Cases of children being sexually abused by aid workers are among a batch of 80 incidents reported to a watchdog in the past three weeks.
Charities have told the Charity Commission about a wave of current and historical "serious" cases of people being harmed or put at risk of harm since February 12.
The reports, which span 26 organisations, include allegations or incidents of sexual abuse of staff, volunteers and beneficiaries, including children, the commission said.
Seven of the organisations came forward with cases that have been reported since April 2017.
Some reports of historical allegations of abuse or harassment were made after the sector came under the spotlight in the wake of the Oxfam sex scandal.
The commission said the number of serious incidents being reported had doubled in recent weeks.
On average the watchdog receives around 50 reports of serious incidents across a range of issues per week, including finance and governance, but is now dealing with about 100.
Penny Mordaunt said it was a "wake-up call" for the sector and warned it must act to restore its credibility with the public.
Speaking at a safeguarding summit in central London, the International Development Secretary warned predators exploiting the aid sector there is "no hiding place".
"We will find you, we will bring you to justice. Your time is up," she said.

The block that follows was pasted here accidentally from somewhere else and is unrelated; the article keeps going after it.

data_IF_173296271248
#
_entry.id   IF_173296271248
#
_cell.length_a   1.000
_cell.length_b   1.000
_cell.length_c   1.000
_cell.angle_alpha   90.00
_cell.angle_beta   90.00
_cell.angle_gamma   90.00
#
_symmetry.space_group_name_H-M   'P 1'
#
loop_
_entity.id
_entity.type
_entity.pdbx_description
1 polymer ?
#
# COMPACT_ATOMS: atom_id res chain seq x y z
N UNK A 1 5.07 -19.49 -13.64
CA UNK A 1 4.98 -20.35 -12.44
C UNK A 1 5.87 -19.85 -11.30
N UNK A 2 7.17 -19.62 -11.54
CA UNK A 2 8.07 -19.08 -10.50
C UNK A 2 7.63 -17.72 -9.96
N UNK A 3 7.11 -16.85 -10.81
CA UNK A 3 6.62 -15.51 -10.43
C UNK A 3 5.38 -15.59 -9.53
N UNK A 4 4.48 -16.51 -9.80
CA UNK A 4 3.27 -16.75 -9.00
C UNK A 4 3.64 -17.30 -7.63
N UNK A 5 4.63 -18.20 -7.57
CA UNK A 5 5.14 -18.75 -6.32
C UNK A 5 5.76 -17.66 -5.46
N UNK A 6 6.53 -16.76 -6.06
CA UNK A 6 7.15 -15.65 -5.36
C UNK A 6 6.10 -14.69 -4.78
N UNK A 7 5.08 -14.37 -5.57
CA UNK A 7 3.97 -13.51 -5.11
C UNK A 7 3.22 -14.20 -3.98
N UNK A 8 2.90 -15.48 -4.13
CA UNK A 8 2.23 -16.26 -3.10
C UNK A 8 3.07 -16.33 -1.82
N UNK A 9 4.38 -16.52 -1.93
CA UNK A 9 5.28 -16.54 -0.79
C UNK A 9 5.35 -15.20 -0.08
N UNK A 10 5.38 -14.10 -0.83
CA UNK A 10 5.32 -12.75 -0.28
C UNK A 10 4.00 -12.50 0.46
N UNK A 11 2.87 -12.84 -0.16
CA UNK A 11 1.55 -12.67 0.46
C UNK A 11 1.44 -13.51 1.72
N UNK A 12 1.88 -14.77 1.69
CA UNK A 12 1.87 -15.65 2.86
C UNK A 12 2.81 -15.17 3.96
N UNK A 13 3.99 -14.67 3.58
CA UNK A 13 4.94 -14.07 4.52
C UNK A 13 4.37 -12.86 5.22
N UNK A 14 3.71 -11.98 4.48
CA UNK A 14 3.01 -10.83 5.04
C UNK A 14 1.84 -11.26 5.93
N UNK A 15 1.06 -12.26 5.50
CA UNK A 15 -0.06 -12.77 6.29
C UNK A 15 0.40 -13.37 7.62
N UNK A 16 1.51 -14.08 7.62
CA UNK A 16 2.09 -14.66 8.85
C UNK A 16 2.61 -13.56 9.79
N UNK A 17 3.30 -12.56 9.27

Ms Mordaunt wrote to 179 aid charities and organisations after it emerged there were widespread concerns about the behaviour of aid workers and the way they were being dealt with.
All have responded and given statements of assurance about the way they operate, but 37 still have questions to answer, the summit heard.
The Department for International Development has also carried out an internal audit and the findings are expected to be released on Monday.
New standards have now come into force that aid organisations must meet to be eligible for Government money.
Baroness Stowell, the newly appointed chairwoman of the Charity Commission, told the summit had "intensified" its efforts to deal with safeguarding incidents.
She said: "If we are to restore public trust, we must understand why people are angry and it's the same thing that has affected the corporate and political worlds too - important institutions acting in the interests of those in charge, rather than of the people they exist to serve.
"It's bad enough when bankers disappoint. But when aid workers and charity bosses are self-interested it is incomparably worse."